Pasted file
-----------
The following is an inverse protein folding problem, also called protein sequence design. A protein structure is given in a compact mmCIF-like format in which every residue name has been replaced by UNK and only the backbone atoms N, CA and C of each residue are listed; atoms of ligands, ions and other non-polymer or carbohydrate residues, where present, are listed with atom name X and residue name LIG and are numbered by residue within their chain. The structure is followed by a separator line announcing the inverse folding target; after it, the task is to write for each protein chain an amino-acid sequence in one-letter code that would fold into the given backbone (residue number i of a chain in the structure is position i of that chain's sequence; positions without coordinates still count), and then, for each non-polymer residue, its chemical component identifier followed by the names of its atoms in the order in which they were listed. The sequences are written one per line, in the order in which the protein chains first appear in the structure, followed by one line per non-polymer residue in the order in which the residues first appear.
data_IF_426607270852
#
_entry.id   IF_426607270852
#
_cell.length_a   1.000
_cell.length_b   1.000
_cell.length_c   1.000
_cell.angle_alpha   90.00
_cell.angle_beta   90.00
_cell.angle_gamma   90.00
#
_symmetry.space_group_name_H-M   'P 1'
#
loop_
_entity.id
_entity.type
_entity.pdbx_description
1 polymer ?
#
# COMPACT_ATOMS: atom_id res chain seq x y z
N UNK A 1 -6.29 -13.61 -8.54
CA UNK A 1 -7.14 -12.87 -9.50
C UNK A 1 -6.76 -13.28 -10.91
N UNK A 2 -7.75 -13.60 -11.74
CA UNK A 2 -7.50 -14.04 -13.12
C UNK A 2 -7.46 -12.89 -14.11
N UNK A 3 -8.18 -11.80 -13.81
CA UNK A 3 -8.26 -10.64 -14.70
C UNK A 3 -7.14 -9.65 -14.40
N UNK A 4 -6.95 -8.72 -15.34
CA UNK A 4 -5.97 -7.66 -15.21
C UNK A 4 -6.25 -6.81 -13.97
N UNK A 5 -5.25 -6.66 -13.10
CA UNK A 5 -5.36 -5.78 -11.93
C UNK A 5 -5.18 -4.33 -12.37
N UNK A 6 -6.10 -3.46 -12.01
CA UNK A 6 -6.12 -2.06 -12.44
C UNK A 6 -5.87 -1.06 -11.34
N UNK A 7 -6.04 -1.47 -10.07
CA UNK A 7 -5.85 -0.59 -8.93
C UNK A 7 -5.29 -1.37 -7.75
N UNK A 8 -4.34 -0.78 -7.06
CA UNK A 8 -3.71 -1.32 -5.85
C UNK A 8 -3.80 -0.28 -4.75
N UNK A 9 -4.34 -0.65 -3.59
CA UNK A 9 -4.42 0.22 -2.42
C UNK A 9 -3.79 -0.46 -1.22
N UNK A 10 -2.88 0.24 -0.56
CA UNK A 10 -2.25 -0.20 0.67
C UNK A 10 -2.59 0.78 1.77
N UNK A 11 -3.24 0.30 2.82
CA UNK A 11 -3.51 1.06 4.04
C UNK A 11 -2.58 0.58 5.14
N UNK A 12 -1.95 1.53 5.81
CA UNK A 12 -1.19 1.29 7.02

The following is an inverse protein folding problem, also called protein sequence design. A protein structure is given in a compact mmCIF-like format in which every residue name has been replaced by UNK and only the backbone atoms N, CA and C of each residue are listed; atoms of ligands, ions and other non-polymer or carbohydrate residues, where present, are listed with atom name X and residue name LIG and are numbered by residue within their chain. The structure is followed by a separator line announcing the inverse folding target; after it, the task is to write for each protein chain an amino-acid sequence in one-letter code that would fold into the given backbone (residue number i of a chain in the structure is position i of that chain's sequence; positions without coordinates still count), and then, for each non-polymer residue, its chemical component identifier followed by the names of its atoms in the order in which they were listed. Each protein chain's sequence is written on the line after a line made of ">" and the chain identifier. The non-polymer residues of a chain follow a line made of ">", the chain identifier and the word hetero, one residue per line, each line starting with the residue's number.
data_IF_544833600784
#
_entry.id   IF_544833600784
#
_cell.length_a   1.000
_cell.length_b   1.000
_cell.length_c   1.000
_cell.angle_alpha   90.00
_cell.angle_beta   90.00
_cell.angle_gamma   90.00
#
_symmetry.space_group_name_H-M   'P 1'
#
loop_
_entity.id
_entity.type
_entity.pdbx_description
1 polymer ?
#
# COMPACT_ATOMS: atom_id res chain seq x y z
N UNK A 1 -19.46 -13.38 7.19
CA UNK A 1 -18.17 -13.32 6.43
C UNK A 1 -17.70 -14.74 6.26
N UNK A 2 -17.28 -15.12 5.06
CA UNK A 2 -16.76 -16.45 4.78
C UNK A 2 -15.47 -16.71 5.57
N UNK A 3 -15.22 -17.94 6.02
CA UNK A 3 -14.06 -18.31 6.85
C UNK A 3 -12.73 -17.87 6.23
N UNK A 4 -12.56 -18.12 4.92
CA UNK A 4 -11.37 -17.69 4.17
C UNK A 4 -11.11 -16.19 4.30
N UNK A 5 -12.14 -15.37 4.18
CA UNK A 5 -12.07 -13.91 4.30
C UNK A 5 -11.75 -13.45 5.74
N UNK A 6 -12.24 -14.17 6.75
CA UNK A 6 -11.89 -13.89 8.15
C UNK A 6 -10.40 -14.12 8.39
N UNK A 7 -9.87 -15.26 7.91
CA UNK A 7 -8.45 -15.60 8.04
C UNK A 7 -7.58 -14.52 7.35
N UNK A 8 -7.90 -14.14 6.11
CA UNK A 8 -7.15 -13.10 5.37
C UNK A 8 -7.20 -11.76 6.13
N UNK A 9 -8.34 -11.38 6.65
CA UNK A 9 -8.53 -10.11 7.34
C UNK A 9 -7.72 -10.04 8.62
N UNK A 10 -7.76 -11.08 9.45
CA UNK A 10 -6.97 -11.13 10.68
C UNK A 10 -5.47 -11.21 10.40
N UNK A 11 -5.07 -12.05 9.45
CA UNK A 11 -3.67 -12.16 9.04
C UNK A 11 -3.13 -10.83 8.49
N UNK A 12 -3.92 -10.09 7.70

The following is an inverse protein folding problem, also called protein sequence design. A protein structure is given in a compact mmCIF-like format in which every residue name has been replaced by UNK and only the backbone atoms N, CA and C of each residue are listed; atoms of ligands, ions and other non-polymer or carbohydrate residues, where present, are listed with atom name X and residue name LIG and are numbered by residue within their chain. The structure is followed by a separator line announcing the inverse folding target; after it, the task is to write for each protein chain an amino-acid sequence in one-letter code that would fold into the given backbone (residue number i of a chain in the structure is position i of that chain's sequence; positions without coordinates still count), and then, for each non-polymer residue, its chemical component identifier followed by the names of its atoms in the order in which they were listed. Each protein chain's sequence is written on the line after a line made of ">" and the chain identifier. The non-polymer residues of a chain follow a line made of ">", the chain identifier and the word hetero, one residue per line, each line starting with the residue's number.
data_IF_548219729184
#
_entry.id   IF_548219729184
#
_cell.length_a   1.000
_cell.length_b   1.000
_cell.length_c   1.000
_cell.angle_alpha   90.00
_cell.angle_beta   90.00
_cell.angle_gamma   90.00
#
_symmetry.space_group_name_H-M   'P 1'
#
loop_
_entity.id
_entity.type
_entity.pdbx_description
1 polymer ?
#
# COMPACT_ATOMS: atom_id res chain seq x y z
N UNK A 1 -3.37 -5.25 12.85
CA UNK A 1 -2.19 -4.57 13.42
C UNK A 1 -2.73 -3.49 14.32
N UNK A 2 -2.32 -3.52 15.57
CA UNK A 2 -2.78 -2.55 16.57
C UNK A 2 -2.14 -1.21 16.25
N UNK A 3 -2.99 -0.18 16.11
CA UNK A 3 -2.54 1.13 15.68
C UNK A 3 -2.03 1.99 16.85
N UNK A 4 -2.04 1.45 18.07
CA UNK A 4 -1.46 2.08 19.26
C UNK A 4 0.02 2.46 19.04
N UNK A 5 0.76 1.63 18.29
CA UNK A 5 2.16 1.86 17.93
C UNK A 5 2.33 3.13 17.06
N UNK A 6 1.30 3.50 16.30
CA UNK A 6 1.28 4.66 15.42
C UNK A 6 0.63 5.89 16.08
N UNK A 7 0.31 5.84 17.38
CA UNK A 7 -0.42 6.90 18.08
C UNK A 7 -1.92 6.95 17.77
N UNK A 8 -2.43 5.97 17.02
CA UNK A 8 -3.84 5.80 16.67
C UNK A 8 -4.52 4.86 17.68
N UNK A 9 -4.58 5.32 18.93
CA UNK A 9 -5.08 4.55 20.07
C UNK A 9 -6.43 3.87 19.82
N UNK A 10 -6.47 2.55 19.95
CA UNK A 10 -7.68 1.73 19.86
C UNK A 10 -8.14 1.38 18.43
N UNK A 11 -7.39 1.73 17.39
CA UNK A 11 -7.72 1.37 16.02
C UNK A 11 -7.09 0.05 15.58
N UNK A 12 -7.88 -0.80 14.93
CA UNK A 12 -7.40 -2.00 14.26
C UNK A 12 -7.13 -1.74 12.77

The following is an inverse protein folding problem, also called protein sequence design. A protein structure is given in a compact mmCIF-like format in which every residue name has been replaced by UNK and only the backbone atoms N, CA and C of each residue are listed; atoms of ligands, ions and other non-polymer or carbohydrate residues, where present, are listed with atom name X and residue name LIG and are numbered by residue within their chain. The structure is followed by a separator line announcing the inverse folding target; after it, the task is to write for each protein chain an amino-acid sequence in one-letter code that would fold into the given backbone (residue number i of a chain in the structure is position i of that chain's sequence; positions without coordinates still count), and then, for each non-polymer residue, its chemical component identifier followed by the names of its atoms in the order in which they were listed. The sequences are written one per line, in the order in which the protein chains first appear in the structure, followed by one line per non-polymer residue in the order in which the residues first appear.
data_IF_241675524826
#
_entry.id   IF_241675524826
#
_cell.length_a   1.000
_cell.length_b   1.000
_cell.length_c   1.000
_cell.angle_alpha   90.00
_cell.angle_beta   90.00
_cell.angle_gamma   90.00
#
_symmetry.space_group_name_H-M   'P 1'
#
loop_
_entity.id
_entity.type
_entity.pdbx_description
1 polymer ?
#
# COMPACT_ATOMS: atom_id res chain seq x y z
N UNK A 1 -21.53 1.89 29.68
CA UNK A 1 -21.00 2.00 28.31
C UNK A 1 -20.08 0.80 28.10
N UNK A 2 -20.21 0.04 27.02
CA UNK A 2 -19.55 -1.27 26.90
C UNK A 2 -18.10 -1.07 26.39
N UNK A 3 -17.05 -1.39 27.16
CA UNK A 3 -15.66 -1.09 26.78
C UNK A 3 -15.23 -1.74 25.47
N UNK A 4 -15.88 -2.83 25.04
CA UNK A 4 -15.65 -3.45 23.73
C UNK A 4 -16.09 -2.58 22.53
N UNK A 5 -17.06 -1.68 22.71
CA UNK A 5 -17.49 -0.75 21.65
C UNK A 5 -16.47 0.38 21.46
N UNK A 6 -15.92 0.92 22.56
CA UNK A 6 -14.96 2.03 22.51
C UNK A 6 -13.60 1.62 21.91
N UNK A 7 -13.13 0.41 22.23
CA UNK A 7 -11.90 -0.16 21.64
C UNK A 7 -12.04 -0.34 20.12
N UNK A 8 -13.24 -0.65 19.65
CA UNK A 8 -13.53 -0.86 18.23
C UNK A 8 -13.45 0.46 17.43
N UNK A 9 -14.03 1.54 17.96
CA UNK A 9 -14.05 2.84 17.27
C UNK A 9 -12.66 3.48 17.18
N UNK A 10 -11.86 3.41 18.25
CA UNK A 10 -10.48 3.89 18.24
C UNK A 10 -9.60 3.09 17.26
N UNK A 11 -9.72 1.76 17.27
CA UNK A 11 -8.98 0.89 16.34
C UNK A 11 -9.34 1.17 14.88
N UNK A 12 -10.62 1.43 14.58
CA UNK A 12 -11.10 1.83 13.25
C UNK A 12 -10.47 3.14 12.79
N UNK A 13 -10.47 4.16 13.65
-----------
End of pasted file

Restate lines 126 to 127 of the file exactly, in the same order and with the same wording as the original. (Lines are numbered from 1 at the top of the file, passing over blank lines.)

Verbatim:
loop_
_entity.id